Flickr user: eliazar
Something has been really bothering me lately. I'm taking a college course called Introduction to the Internet for Educators. When I first saw the title I was really excited because I figured the teacher would be teaching me all about how to use the Internet to help kids learn. However, thats not quite how it played out.
I am in a Master's in Educational Technology program and the professors are all Ed Tech specialists. From my homely status as a teacher, I thought their goal as instructors would be to teach us how to all be better educators, not better technologists. At least not technologists in the old sense. The C++ sense. Maybe I'm totally off base here, but shouldn't education classes teach you how to help kids?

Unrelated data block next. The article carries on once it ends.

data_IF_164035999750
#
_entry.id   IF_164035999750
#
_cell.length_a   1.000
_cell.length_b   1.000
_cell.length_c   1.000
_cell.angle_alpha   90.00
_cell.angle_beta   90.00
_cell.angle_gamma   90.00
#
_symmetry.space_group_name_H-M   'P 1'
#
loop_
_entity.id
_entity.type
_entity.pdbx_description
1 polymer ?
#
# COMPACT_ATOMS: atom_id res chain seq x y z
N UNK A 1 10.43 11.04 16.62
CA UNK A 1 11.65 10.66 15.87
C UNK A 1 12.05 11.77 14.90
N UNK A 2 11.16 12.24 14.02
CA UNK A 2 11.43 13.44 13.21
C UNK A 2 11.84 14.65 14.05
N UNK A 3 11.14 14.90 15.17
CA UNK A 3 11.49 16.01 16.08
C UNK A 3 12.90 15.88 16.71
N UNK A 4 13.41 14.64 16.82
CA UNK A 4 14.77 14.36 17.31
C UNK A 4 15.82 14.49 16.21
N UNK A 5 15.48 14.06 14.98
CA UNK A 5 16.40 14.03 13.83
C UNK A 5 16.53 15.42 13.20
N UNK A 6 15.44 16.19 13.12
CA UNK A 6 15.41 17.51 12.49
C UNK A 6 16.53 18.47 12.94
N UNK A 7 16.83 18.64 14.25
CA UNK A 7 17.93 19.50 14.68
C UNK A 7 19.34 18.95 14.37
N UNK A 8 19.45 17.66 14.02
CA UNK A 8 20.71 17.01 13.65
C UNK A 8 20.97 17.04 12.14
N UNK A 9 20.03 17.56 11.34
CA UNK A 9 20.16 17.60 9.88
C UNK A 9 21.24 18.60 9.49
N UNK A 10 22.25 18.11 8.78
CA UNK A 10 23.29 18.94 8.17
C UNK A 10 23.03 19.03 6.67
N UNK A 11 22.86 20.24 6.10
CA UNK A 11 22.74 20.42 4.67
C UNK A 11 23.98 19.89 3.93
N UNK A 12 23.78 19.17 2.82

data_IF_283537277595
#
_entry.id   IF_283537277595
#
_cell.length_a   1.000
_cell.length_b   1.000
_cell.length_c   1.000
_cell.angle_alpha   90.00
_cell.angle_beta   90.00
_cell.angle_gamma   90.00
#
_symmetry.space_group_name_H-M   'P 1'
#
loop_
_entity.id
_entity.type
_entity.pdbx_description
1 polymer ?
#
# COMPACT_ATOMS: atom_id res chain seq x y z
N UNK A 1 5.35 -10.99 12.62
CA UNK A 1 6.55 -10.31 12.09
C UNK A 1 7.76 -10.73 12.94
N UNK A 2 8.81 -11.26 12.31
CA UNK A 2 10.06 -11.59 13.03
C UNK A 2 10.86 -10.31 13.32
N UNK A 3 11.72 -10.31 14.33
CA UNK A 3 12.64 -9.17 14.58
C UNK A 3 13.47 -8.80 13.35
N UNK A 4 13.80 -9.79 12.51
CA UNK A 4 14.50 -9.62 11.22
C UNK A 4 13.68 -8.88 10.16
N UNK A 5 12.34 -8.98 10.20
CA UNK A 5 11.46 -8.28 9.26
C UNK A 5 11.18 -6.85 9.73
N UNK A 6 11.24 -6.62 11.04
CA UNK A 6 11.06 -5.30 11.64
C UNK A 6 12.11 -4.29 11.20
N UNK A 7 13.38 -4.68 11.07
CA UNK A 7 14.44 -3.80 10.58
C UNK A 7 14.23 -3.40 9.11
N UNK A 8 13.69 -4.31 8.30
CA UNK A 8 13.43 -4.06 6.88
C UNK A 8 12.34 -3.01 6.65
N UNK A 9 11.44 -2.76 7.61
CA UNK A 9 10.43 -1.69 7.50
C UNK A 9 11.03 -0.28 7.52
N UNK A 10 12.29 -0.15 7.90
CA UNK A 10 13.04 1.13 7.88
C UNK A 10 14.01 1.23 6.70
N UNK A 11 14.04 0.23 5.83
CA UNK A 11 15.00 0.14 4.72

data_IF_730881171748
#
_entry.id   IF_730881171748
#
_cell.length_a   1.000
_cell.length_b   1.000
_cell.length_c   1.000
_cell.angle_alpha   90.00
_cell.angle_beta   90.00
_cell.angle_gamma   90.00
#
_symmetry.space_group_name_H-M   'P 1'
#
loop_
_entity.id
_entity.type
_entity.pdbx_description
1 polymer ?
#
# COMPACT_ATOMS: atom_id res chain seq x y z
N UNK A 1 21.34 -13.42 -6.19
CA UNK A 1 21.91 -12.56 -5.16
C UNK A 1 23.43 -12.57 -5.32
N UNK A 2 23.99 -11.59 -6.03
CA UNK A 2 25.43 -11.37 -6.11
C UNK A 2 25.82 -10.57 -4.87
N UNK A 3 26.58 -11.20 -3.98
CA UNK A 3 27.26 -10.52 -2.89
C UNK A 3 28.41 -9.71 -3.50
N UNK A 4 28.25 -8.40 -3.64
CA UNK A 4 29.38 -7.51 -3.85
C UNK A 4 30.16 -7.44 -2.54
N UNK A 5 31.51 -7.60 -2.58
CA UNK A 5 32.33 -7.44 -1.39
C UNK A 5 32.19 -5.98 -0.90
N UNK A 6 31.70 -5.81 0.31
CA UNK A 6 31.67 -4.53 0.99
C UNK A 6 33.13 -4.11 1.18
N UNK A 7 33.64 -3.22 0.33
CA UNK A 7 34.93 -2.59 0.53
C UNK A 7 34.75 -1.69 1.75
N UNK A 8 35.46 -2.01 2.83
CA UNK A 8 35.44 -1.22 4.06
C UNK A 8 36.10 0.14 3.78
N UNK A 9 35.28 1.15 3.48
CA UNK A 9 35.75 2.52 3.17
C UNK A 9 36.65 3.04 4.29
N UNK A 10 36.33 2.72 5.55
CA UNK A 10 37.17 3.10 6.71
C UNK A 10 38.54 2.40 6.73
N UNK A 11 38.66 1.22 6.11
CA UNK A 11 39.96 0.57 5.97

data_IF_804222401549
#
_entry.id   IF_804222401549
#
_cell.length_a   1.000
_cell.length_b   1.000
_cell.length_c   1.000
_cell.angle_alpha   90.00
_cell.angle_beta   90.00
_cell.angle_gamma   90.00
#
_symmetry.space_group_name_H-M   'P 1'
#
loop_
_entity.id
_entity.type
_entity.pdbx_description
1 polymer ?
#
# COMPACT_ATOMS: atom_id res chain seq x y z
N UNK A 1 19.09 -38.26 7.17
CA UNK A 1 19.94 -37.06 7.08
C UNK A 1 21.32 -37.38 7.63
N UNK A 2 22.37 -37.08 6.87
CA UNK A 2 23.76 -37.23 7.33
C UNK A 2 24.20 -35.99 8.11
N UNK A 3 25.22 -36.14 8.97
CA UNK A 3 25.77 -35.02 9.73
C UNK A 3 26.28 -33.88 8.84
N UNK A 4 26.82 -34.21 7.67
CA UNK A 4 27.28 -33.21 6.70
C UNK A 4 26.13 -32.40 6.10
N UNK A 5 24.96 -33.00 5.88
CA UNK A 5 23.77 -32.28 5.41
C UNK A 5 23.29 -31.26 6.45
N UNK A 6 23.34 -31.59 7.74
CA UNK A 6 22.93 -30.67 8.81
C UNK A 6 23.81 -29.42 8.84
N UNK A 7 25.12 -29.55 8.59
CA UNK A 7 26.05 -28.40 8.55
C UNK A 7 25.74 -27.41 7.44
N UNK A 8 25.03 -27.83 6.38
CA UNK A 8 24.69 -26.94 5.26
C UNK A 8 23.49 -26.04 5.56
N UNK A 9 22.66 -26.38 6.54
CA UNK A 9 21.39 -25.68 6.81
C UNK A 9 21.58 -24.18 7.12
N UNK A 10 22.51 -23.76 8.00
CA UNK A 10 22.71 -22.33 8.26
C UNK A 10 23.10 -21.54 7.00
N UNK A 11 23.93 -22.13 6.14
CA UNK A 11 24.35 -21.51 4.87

With all the amazing tools available online, is our time learning about the Internet best spent learning how to code html and css? I don't think so. While I agree that a basic level of understanding about those languages is important, to spend 15 weeks learning how to handcode and program seems a waste of a semester.
How often do Educational Technologists train their teachers to code pages? Seriously. My degree is supposed to teach me how to run an Edtech program at the school or district level. I cant imagine going into a school and doing a professional development session on CSS. I CAN however, imagine going into a school and teaching a group of teachers how to use wiki's, or Google Docs, or even make videos that you can upload to Youtube. The only html you need to know to do that is how to copy, paste, and embed a given code.
Please tell me if I'm totally mistaken. In fact, tell me if I'm right too, an affirmation a day keeps the doctor away.